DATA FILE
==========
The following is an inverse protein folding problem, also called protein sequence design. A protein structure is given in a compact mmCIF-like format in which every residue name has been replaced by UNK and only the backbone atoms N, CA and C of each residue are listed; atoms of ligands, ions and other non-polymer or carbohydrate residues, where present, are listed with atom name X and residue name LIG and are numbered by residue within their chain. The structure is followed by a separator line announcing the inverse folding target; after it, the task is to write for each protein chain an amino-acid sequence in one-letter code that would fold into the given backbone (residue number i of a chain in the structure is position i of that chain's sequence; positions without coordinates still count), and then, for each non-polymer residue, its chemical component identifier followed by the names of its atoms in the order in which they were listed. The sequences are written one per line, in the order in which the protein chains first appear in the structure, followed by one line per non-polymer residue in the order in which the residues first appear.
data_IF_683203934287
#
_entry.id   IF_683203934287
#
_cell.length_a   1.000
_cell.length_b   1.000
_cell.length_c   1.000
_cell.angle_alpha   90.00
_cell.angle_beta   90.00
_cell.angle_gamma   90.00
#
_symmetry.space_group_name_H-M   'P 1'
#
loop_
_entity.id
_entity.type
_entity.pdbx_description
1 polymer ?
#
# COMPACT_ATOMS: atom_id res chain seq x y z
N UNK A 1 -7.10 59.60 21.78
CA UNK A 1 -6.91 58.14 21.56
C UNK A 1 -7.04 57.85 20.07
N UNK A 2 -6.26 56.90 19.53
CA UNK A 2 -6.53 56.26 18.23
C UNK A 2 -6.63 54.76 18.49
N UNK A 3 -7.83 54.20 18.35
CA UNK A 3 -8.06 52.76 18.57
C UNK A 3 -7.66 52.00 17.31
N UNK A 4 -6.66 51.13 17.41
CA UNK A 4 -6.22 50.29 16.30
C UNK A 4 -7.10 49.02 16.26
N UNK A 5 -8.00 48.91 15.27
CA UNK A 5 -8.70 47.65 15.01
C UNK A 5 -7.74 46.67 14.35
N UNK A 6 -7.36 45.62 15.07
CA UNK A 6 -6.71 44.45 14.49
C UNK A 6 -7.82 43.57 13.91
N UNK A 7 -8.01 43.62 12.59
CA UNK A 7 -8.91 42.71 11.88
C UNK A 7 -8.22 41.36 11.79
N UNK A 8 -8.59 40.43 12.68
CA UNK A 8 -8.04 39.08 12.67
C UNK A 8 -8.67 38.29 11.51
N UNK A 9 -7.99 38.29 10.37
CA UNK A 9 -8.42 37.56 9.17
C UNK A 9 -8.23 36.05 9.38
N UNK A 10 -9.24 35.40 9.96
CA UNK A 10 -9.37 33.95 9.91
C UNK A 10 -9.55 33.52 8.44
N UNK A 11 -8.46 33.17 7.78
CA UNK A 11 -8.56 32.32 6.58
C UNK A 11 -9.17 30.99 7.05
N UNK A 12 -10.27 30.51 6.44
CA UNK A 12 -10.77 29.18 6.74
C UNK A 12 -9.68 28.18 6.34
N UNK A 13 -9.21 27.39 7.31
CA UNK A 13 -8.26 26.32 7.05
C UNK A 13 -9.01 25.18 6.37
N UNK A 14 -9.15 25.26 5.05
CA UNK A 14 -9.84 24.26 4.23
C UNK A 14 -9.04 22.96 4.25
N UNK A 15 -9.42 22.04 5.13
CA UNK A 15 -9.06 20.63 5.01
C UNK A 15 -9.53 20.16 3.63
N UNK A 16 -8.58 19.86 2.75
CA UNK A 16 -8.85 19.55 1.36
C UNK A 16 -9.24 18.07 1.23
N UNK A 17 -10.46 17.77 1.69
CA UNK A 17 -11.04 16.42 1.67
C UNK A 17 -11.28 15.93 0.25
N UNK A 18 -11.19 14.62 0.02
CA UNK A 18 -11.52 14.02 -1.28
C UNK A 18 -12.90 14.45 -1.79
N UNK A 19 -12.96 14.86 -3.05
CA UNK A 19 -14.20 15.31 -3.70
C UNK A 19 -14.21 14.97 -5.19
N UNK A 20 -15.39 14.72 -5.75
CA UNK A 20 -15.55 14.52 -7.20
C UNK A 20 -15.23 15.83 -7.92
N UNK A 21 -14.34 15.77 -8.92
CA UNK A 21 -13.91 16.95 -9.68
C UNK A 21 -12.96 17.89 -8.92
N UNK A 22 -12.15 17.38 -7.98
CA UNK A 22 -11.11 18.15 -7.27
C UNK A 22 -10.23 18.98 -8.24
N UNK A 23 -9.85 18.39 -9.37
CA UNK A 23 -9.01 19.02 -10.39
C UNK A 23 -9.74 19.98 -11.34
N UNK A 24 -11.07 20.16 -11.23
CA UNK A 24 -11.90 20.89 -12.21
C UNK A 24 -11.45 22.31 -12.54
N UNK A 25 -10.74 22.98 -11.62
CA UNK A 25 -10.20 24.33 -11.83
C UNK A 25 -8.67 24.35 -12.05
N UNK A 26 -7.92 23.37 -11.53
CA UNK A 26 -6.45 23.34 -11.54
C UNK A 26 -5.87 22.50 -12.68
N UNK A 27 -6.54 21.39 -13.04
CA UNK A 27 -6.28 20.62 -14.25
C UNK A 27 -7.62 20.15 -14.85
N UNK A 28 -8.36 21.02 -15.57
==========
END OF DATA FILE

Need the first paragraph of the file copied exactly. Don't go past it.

The following is an inverse protein folding problem, also called protein sequence design. A protein structure is given in a compact mmCIF-like format in which every residue name has been replaced by UNK and only the backbone atoms N, CA and C of each residue are listed; atoms of ligands, ions and other non-polymer or carbohydrate residues, where present, are listed with atom name X and residue name LIG and are numbered by residue within their chain. The structure is followed by a separator line announcing the inverse folding target; after it, the task is to write for each protein chain an amino-acid sequence in one-letter code that would fold into the given backbone (residue number i of a chain in the structure is position i of that chain's sequence; positions without coordinates still count), and then, for each non-polymer residue, its chemical component identifier followed by the names of its atoms in the order in which they were listed. The sequences are written one per line, in the order in which the protein chains first appear in the structure, followed by one line per non-polymer residue in the order in which the residues first appear.